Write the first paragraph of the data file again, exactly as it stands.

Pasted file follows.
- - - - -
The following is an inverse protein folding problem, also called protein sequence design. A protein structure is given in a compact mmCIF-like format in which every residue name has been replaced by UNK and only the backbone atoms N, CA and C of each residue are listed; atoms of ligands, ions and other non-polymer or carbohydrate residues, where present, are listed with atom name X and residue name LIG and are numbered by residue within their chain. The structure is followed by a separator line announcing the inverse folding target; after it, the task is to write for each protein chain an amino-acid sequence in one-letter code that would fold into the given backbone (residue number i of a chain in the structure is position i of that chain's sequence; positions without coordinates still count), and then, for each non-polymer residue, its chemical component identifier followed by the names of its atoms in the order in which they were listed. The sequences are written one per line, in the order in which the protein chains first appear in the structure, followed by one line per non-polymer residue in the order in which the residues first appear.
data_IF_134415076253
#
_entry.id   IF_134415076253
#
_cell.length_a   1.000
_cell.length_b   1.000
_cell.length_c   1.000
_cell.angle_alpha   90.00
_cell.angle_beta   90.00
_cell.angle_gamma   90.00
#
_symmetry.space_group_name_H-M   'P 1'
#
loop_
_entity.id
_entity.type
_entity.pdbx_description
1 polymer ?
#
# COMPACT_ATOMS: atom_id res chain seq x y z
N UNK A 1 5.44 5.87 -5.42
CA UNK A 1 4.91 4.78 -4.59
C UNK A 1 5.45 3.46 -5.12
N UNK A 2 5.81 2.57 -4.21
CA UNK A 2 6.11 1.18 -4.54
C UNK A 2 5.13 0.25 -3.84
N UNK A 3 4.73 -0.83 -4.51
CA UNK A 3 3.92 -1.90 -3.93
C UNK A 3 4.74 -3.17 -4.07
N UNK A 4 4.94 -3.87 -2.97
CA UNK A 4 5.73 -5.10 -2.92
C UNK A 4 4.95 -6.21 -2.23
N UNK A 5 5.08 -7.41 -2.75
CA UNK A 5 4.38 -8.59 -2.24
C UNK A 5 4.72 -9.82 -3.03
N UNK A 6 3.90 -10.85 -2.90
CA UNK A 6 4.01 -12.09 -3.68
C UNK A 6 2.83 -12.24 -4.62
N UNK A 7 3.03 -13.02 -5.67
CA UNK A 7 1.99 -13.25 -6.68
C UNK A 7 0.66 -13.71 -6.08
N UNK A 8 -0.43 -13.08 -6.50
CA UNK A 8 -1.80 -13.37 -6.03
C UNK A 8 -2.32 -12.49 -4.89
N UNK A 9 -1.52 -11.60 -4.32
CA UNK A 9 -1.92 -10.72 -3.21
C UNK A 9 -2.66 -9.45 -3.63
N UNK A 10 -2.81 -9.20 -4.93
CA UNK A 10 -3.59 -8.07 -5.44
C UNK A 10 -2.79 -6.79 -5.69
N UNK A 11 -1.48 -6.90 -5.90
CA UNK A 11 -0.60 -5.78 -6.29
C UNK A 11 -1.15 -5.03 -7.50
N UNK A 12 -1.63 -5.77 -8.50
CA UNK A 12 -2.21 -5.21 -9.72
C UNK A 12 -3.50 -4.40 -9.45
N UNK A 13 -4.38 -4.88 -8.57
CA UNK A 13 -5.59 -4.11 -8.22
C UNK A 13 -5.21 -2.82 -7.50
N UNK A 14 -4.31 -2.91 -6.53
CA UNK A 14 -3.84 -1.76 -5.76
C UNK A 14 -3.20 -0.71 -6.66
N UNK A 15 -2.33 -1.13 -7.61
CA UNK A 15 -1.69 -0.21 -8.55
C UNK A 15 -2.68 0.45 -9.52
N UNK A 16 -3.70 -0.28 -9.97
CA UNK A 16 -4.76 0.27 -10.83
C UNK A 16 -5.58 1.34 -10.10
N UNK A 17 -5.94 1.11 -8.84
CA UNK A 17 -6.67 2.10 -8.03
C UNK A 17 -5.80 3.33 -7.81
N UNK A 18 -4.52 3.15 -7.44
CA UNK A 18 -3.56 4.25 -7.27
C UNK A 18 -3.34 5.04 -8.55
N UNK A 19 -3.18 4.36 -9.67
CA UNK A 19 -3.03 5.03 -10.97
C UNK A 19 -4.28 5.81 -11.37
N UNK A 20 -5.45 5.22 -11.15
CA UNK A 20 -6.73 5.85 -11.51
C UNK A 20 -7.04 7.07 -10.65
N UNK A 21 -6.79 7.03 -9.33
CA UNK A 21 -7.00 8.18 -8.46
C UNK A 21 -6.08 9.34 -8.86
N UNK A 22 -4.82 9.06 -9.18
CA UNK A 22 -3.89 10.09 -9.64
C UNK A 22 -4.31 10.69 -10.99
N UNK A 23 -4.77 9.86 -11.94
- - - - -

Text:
The following is an inverse protein folding problem, also called protein sequence design. A protein structure is given in a compact mmCIF-like format in which every residue name has been replaced by UNK and only the backbone atoms N, CA and C of each residue are listed; atoms of ligands, ions and other non-polymer or carbohydrate residues, where present, are listed with atom name X and residue name LIG and are numbered by residue within their chain. The structure is followed by a separator line announcing the inverse folding target; after it, the task is to write for each protein chain an amino-acid sequence in one-letter code that would fold into the given backbone (residue number i of a chain in the structure is position i of that chain's sequence; positions without coordinates still count), and then, for each non-polymer residue, its chemical component identifier followed by the names of its atoms in the order in which they were listed. The sequences are written one per line, in the order in which the protein chains first appear in the structure, followed by one line per non-polymer residue in the order in which the residues first appear.